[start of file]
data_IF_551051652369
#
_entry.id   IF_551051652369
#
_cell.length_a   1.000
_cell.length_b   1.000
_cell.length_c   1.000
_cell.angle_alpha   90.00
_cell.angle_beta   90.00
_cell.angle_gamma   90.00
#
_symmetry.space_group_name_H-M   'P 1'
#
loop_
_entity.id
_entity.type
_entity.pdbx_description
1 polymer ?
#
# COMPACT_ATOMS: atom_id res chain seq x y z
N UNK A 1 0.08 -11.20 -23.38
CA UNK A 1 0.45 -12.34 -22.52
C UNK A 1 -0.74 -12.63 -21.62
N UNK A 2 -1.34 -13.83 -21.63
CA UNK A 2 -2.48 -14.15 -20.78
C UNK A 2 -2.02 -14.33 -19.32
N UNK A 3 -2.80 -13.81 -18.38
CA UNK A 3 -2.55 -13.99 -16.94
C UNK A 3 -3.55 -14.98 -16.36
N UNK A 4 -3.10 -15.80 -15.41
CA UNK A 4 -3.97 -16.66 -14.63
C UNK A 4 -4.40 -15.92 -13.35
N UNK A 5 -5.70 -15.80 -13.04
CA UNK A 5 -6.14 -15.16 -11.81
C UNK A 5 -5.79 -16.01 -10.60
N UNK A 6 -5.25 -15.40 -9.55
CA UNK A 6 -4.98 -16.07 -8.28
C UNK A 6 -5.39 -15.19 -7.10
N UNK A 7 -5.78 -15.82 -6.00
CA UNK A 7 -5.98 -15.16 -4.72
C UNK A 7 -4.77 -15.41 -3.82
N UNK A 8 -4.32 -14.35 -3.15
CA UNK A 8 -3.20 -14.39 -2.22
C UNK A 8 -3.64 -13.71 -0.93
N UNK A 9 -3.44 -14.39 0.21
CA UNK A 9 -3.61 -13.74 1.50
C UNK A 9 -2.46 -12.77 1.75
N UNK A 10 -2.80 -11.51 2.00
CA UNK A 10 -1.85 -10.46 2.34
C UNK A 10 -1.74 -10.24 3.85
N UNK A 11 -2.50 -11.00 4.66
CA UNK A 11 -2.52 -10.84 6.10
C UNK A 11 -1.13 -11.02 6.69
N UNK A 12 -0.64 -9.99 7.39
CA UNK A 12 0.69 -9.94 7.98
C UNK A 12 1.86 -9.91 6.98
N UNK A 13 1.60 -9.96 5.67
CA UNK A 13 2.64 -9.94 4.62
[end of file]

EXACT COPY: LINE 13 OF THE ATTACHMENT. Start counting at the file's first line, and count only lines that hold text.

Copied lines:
#